Mapping Digital Media: News and New Media in Central Africa

Challenges and Opportunities

Marie-Soleil Frère 

The Open Society Media Program, December 2012


Abstract

The Democratic Republic of the Congo (DRC) is the largest country in sub-Saharan Africa. Rwanda and Burundi are among the continent’s smallest states. More than just neighbours, these three countries are locked together by overlapping histories and by extreme political and

economic challenges. Their populations are overwhelmingly rural and young. In terms of media, radio is by far the most popular source of news. Levels of state capture are high, and media quality is generally poor. Professional journalists face daunting obstacles.

Telecoms overheads are exorbitantly high. In these conditions, new and digital media — which flourish on consumers’ disposable income, strategic investment, and vibrant markets — have made a very slow start. Crucially, connectivity remains low. But change is afoot, led by the growth of mobile internet access.

In this report, Marie-Soleil Frère surveys the news landscapes of DRC, Burundi, and Rwanda. Marshalling an impressive range of data, she examines patterns of production and consumption, the often grim realities of law and regulation, the embryonic state of media policy, the role of donors, and the positive impact of online platforms. Most media outlets now have an online presence. SMS has become a basic tool for reporters. Interactivity gives voice to increasing numbers of listeners. The ease of digital archiving makes it possible to create a collective media “memory” for the first time. Chinese businesses are winning tenders for infrastructure projects.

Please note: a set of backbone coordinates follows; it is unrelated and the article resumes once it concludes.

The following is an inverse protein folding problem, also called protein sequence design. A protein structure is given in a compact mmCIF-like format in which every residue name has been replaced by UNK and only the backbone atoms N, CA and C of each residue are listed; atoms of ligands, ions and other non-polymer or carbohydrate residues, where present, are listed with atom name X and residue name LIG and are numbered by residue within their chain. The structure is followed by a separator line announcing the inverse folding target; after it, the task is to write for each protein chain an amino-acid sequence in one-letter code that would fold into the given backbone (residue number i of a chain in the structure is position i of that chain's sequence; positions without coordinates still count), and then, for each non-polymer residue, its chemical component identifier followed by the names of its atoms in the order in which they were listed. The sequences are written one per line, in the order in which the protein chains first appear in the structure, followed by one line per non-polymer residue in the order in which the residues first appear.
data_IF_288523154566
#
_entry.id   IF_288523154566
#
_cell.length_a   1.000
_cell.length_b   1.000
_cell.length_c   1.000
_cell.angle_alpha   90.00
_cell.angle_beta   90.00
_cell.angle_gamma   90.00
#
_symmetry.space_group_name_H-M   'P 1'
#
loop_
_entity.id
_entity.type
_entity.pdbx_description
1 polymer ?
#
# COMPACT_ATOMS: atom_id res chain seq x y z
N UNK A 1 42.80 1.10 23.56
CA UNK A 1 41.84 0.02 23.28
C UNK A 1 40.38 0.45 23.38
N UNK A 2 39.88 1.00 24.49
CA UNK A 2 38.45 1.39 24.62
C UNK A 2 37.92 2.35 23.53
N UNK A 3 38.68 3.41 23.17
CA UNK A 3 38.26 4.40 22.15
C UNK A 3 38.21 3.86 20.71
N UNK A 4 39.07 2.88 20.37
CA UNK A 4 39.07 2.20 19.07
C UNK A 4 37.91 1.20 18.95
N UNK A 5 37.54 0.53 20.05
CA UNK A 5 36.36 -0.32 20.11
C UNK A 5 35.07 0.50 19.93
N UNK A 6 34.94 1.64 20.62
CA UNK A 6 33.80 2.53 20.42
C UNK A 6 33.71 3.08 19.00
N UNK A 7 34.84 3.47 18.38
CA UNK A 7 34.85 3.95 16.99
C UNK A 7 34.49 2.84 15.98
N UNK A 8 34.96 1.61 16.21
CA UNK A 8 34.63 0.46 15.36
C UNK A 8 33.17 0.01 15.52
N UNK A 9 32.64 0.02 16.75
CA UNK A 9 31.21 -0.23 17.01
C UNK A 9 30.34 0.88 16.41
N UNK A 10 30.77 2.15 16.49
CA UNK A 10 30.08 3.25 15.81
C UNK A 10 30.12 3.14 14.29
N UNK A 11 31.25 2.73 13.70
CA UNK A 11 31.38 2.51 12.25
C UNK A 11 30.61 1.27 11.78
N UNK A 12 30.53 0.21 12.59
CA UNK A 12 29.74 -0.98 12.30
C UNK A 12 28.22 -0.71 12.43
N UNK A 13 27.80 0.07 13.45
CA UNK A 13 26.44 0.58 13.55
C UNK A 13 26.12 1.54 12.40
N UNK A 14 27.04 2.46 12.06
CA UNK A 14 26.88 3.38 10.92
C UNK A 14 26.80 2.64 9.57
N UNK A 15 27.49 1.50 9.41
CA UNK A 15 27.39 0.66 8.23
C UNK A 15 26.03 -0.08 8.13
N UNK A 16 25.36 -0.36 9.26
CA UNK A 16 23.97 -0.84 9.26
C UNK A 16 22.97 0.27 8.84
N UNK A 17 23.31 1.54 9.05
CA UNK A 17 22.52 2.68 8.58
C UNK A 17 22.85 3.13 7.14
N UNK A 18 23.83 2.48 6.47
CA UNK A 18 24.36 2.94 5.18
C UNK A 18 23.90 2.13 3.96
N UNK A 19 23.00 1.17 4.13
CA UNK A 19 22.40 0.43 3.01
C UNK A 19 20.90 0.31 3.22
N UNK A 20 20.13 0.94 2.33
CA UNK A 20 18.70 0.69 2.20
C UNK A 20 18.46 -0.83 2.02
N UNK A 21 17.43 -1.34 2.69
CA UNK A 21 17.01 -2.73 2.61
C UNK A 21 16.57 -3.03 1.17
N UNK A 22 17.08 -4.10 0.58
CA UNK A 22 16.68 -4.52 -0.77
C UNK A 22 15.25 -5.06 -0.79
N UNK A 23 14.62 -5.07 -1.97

The report ends with a set of practical recommendations relating to infrastructure, strategies to reduce access costs for journalists and the public, education and professionalisation, donor activity, governance, regulation, and media management.

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